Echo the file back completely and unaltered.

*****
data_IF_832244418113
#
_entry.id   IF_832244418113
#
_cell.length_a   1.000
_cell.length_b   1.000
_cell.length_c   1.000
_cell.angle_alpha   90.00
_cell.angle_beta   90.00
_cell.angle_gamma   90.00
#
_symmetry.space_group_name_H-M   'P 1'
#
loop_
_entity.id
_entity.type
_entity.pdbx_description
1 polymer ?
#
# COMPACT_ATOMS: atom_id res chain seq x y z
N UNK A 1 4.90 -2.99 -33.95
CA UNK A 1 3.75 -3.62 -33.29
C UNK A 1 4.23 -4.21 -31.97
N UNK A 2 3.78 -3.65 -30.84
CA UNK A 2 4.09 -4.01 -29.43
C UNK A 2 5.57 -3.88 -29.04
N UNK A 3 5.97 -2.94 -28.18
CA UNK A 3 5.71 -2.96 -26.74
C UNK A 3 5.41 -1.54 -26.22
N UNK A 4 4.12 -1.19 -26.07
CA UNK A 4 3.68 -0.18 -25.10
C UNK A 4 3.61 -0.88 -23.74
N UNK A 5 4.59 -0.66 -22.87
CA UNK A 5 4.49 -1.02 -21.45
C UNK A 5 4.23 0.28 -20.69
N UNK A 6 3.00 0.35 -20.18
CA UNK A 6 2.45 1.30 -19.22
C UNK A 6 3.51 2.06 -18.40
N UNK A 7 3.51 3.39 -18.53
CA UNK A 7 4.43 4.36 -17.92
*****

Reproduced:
data_IF_832244418113
#
_entry.id   IF_832244418113
#
_cell.length_a   1.000
_cell.length_b   1.000
_cell.length_c   1.000
_cell.angle_alpha   90.00
_cell.angle_beta   90.00
_cell.angle_gamma   90.00
#
_symmetry.space_group_name_H-M   'P 1'
#
loop_
_entity.id
_entity.type
_entity.pdbx_description
1 polymer ?
#
# COMPACT_ATOMS: atom_id res chain seq x y z
N UNK A 1 4.90 -2.99 -33.95
CA UNK A 1 3.75 -3.62 -33.29
C UNK A 1 4.23 -4.21 -31.97
N UNK A 2 3.78 -3.65 -30.84
CA UNK A 2 4.09 -4.01 -29.43
C UNK A 2 5.57 -3.88 -29.04
N UNK A 3 5.97 -2.94 -28.18
CA UNK A 3 5.71 -2.96 -26.74
C UNK A 3 5.41 -1.54 -26.22
N UNK A 4 4.12 -1.19 -26.07
CA UNK A 4 3.68 -0.18 -25.10
C UNK A 4 3.61 -0.88 -23.74
N UNK A 5 4.59 -0.66 -22.87
CA UNK A 5 4.49 -1.02 -21.45
C UNK A 5 4.23 0.28 -20.69
N UNK A 6 3.00 0.35 -20.18
CA UNK A 6 2.45 1.30 -19.22
C UNK A 6 3.51 2.06 -18.40
N UNK A 7 3.51 3.39 -18.53
CA UNK A 7 4.43 4.36 -17.92